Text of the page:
At&T Financial Analysis

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AT & T Financial Analysis
A company’s past performance is a good indicator of its future outlook. Investors give proper attention to different ratios. In this report I am analyzing the financial position and financial performance of AT & T to conclude whether it is better to invest in the company or not. AT & T Inc. is the United States largest telephone services provider. Its main business involves local, long distance telephone services, DSL internet, digital television and wireless services. In this analysis I have used the balance sheet, the income statement and the statement of cash flows given in the financial statements for the year ended 2006, 2007 and 2008. Initial Review

The external auditors in their report say that in their opinion, the company’s financial statements present fairly in all materials respects. The company’s financial position, results of its operations and cash flows. The auditors also report that they have evaluated the internal controls system of the company and according to them there is no material weakness in its system and hence they give an unqualified opinion. The management’s discussion and analysis:

Reports the variance in the main income statement and balance sheet accounts and the reasons thereof. Presents an analysis of performance and position in different dimensions, for example territory, products, etc. Explains the impact of extraordinary important transactions on the company’s performance and positions for example BellSouth’s acquisition. Discloses major uncertainties and contingencies such as litigation, etc. Analyzes the past environment faced by the company, its stock performance, risks associated, etc. Looks forward to the future environment facing the company and presents their plan to optimize on opportunities, minimize risks, etc. Explains the changes in accounting pronouncements and their impact on the financial statements. Liquidity Analysis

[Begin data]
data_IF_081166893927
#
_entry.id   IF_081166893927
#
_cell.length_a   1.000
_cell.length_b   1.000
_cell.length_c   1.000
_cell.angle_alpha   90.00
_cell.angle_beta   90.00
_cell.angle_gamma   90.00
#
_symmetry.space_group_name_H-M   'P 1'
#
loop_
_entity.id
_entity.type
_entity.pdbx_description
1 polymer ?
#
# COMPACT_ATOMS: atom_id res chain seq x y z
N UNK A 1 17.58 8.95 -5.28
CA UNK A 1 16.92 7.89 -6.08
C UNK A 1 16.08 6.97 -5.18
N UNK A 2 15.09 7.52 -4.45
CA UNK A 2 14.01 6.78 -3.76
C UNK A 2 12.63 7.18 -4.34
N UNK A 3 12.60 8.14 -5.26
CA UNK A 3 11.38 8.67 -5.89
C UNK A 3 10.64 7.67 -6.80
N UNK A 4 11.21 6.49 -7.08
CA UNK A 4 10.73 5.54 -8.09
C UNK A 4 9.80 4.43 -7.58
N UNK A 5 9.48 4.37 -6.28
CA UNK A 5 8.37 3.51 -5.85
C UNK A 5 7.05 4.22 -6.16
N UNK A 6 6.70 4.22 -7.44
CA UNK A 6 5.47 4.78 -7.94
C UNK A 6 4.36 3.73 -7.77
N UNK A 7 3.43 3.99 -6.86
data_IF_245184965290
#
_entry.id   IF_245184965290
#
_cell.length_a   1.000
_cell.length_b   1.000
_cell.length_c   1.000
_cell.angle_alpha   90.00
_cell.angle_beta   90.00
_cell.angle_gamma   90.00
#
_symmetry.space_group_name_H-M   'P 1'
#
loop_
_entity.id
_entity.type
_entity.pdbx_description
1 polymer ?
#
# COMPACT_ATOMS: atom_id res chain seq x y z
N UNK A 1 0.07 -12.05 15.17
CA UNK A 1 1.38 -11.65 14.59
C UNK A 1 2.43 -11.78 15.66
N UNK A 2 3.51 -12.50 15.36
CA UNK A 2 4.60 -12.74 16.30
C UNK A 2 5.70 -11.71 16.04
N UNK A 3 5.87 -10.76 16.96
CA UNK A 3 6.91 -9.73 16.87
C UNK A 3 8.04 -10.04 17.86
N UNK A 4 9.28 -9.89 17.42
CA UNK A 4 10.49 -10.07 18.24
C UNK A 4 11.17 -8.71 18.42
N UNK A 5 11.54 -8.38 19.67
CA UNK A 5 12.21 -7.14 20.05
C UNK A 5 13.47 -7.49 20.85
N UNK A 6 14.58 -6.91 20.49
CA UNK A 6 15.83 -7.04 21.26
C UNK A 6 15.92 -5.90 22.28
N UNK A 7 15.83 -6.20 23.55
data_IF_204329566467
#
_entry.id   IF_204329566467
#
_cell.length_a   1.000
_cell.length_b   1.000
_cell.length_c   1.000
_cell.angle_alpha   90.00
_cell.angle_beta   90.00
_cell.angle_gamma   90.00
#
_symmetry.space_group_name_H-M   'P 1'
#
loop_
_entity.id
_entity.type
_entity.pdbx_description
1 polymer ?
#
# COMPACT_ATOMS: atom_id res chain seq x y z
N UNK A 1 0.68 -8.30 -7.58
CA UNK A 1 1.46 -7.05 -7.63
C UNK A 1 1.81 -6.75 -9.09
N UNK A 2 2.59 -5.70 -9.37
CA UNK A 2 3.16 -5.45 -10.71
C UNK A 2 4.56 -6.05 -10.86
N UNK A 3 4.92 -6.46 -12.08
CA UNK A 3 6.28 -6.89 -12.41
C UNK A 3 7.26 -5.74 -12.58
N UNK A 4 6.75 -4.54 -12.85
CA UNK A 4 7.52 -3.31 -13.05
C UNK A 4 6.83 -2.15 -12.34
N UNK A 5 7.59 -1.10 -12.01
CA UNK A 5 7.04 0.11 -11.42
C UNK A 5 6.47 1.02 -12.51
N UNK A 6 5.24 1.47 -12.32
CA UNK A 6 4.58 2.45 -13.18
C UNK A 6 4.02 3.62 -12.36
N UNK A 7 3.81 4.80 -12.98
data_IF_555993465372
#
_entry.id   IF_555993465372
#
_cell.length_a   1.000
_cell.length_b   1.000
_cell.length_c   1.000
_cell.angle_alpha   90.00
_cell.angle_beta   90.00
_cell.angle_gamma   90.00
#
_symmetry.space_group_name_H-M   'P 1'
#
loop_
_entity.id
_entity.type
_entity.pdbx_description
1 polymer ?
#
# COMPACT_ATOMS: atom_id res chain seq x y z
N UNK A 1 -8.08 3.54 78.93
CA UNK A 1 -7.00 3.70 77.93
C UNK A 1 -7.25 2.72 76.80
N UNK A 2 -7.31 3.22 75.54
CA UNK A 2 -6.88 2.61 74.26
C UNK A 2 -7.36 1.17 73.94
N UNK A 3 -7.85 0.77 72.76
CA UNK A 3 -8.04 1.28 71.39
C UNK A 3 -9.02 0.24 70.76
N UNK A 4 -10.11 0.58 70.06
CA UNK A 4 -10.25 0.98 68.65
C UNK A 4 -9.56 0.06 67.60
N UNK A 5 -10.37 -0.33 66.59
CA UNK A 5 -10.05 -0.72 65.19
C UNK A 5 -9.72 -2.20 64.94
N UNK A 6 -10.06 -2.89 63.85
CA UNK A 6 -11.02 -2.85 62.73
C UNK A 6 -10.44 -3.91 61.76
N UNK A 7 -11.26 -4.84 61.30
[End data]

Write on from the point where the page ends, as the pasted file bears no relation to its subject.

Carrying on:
Liquidity represents a company’s ability to pay its short-term obligations. In the following schedule is the calculation of the ratios that are indicators of the liquidity position of a company. LIQUIDITY RATIOS

(1)Current Ratio200820072006
Current Assets22,556.0024,686.0025,553.00
÷ Current Liabilities42,290.0039,274.0040,482.00
Current Ratio0.530.630.63

(2)Quick Ratio (Acid Test Ratio)200820072006
Cash and Short Term Investments1,792.001,970.002,418.00
Total Receivables, Net16,047.0016,185.0016,194.00
÷ Current Liabilities42,290.0039,274.0040,482.00
Quick Ratio (Acid Test Ratio)0.420.460.46

(3)Average Sales per Day200820072006
Annual Sales124,028.00118,928.0063,055.00
÷ Days in the Period365365365
Average Sales per Day339.80325.83172.75millions

(3)Collection Period200820072006
Average Accounts Receivables16,116.0016,189.5012,772.50
÷ Average Sales per Day339.80325.83172.75
Collection Period47.4349.6973.93(days)

(4)Cost of Goods Sold per Day200820072006
Cost of Revenue, Total49,895.0046,705.0028,854.00
÷ Days in the Period365365365
Cost of Goods Sold per Day136.70127.9679.05 millions

The company’s nature of business is such that it receives a continuous stream of cash flows from its customers because most of the customers either prepay or pay the bill at the end of the month. Keeping this in view, the company’s liquidity requirements are limited. But still the company should at least the current ratio at 1. The liquidity situation has in fact deteriorated keep in view the decline in the current ratio and the quick ratio over the years. The company is selling more and more each days; this is represented by the increasing sales per day and costs of goods sold per day ratios. The company has succeeded in reducing the collection period from 73.93 days in 2006 to 47.43 in 2008 which tells that the...
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